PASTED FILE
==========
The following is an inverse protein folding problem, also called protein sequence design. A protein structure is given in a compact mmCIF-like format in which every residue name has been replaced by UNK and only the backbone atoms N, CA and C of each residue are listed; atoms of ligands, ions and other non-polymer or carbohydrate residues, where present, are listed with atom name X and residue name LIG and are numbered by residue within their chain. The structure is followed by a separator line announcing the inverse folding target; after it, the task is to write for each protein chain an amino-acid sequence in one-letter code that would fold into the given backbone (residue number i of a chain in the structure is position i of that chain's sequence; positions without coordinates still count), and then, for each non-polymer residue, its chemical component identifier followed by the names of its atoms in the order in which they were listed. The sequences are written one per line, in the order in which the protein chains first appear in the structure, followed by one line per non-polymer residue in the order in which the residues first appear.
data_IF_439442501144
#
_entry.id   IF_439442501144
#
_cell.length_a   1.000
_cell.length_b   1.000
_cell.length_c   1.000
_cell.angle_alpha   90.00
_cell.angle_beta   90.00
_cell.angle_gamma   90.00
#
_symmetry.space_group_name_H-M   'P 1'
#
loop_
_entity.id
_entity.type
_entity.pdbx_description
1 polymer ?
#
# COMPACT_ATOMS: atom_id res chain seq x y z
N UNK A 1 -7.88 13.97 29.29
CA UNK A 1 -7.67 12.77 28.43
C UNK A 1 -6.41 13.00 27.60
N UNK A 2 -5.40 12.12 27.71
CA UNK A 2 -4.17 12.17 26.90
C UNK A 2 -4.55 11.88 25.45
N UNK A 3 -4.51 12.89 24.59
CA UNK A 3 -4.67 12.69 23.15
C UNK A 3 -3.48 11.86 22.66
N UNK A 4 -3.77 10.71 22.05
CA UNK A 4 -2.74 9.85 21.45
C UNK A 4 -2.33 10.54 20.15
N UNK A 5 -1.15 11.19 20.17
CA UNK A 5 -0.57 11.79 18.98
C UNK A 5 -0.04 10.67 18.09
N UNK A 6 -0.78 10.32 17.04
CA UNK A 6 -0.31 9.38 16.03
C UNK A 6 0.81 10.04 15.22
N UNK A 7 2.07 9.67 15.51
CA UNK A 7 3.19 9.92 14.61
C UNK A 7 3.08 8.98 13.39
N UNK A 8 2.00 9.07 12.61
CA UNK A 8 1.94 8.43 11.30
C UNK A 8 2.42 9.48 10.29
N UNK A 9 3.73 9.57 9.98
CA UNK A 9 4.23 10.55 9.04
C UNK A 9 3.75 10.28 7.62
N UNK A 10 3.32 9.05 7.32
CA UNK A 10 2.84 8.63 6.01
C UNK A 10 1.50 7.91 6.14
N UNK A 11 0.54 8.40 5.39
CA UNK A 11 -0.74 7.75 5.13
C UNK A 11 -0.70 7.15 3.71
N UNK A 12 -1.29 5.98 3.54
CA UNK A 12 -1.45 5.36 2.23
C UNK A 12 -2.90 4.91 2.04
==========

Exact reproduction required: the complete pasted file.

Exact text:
The following is an inverse protein folding problem, also called protein sequence design. A protein structure is given in a compact mmCIF-like format in which every residue name has been replaced by UNK and only the backbone atoms N, CA and C of each residue are listed; atoms of ligands, ions and other non-polymer or carbohydrate residues, where present, are listed with atom name X and residue name LIG and are numbered by residue within their chain. The structure is followed by a separator line announcing the inverse folding target; after it, the task is to write for each protein chain an amino-acid sequence in one-letter code that would fold into the given backbone (residue number i of a chain in the structure is position i of that chain's sequence; positions without coordinates still count), and then, for each non-polymer residue, its chemical component identifier followed by the names of its atoms in the order in which they were listed. The sequences are written one per line, in the order in which the protein chains first appear in the structure, followed by one line per non-polymer residue in the order in which the residues first appear.
data_IF_439442501144
#
_entry.id   IF_439442501144
#
_cell.length_a   1.000
_cell.length_b   1.000
_cell.length_c   1.000
_cell.angle_alpha   90.00
_cell.angle_beta   90.00
_cell.angle_gamma   90.00
#
_symmetry.space_group_name_H-M   'P 1'
#
loop_
_entity.id
_entity.type
_entity.pdbx_description
1 polymer ?
#
# COMPACT_ATOMS: atom_id res chain seq x y z
N UNK A 1 -7.88 13.97 29.29
CA UNK A 1 -7.67 12.77 28.43
C UNK A 1 -6.41 13.00 27.60
N UNK A 2 -5.40 12.12 27.71
CA UNK A 2 -4.17 12.17 26.90
C UNK A 2 -4.55 11.88 25.45
N UNK A 3 -4.51 12.89 24.59
CA UNK A 3 -4.67 12.69 23.15
C UNK A 3 -3.48 11.86 22.66
N UNK A 4 -3.77 10.71 22.05
CA UNK A 4 -2.74 9.85 21.45
C UNK A 4 -2.33 10.54 20.15
N UNK A 5 -1.15 11.19 20.17
CA UNK A 5 -0.57 11.79 18.98
C UNK A 5 -0.04 10.67 18.09
N UNK A 6 -0.78 10.32 17.04
CA UNK A 6 -0.31 9.38 16.03
C UNK A 6 0.81 10.04 15.22
N UNK A 7 2.07 9.67 15.51
CA UNK A 7 3.19 9.92 14.61
C UNK A 7 3.08 8.98 13.39
N UNK A 8 2.00 9.07 12.61
CA UNK A 8 1.94 8.43 11.30
C UNK A 8 2.42 9.48 10.29
N UNK A 9 3.73 9.57 9.98
CA UNK A 9 4.23 10.55 9.04
C UNK A 9 3.75 10.28 7.62
N UNK A 10 3.32 9.05 7.32
CA UNK A 10 2.84 8.63 6.01
C UNK A 10 1.50 7.91 6.14
N UNK A 11 0.54 8.40 5.39
CA UNK A 11 -0.74 7.75 5.13
C UNK A 11 -0.70 7.15 3.71
N UNK A 12 -1.29 5.98 3.54
CA UNK A 12 -1.45 5.36 2.23
C UNK A 12 -2.90 4.91 2.04